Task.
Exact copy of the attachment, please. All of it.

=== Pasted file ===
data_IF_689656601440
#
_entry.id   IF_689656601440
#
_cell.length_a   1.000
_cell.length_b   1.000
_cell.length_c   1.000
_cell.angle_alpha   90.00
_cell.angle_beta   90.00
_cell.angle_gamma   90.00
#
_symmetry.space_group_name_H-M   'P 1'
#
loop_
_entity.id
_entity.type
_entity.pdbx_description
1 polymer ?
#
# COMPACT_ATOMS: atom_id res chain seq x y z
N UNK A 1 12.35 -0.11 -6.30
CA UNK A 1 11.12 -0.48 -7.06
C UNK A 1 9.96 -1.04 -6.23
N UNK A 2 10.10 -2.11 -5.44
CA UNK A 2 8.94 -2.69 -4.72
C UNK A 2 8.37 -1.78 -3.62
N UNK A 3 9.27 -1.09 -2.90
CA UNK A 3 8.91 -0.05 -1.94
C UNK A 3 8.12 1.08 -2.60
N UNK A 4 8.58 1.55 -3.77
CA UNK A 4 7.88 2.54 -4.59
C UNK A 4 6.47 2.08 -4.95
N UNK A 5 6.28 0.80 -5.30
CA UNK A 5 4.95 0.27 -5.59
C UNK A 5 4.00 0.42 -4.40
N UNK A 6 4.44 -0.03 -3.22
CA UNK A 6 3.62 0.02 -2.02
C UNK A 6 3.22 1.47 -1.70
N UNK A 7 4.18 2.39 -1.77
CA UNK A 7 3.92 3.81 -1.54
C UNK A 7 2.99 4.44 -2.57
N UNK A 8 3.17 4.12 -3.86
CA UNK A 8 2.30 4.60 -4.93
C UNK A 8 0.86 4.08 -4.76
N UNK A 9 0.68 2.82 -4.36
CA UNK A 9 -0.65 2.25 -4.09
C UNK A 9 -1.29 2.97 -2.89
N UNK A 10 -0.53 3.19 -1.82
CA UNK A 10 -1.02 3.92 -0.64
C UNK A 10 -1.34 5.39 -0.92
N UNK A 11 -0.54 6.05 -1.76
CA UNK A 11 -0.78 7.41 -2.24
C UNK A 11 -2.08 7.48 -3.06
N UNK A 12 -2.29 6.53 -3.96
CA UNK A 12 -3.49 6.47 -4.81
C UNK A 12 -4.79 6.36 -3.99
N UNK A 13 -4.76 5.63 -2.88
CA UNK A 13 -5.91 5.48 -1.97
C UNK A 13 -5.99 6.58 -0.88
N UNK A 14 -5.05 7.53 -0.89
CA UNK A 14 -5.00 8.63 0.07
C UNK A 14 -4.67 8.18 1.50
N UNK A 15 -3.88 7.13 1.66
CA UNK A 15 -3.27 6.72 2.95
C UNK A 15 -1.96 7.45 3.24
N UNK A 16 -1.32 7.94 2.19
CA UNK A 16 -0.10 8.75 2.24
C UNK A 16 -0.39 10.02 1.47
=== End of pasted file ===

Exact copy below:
data_IF_689656601440
#
_entry.id   IF_689656601440
#
_cell.length_a   1.000
_cell.length_b   1.000
_cell.length_c   1.000
_cell.angle_alpha   90.00
_cell.angle_beta   90.00
_cell.angle_gamma   90.00
#
_symmetry.space_group_name_H-M   'P 1'
#
loop_
_entity.id
_entity.type
_entity.pdbx_description
1 polymer ?
#
# COMPACT_ATOMS: atom_id res chain seq x y z
N UNK A 1 12.35 -0.11 -6.30
CA UNK A 1 11.12 -0.48 -7.06
C UNK A 1 9.96 -1.04 -6.23
N UNK A 2 10.10 -2.11 -5.44
CA UNK A 2 8.94 -2.69 -4.72
C UNK A 2 8.37 -1.78 -3.62
N UNK A 3 9.27 -1.09 -2.90
CA UNK A 3 8.91 -0.05 -1.94
C UNK A 3 8.12 1.08 -2.60
N UNK A 4 8.58 1.55 -3.77
CA UNK A 4 7.88 2.54 -4.59
C UNK A 4 6.47 2.08 -4.95
N UNK A 5 6.28 0.80 -5.30
CA UNK A 5 4.95 0.27 -5.59
C UNK A 5 4.00 0.42 -4.40
N UNK A 6 4.44 -0.03 -3.22
CA UNK A 6 3.62 0.02 -2.02
C UNK A 6 3.22 1.47 -1.70
N UNK A 7 4.18 2.39 -1.77
CA UNK A 7 3.92 3.81 -1.54
C UNK A 7 2.99 4.44 -2.57
N UNK A 8 3.17 4.12 -3.86
CA UNK A 8 2.30 4.60 -4.93
C UNK A 8 0.86 4.08 -4.76
N UNK A 9 0.68 2.82 -4.36
CA UNK A 9 -0.65 2.25 -4.09
C UNK A 9 -1.29 2.97 -2.89
N UNK A 10 -0.53 3.19 -1.82
CA UNK A 10 -1.02 3.92 -0.64
C UNK A 10 -1.34 5.39 -0.92
N UNK A 11 -0.54 6.05 -1.76
CA UNK A 11 -0.78 7.41 -2.24
C UNK A 11 -2.08 7.48 -3.06
N UNK A 12 -2.29 6.53 -3.96
CA UNK A 12 -3.49 6.47 -4.81
C UNK A 12 -4.79 6.36 -3.99
N UNK A 13 -4.76 5.63 -2.88
CA UNK A 13 -5.91 5.48 -1.97
C UNK A 13 -5.99 6.58 -0.88
N UNK A 14 -5.05 7.53 -0.89
CA UNK A 14 -5.00 8.63 0.07
C UNK A 14 -4.67 8.18 1.50
N UNK A 15 -3.88 7.13 1.66
CA UNK A 15 -3.27 6.72 2.95
C UNK A 15 -1.96 7.45 3.24
N UNK A 16 -1.32 7.94 2.19
CA UNK A 16 -0.10 8.75 2.24
C UNK A 16 -0.39 10.02 1.47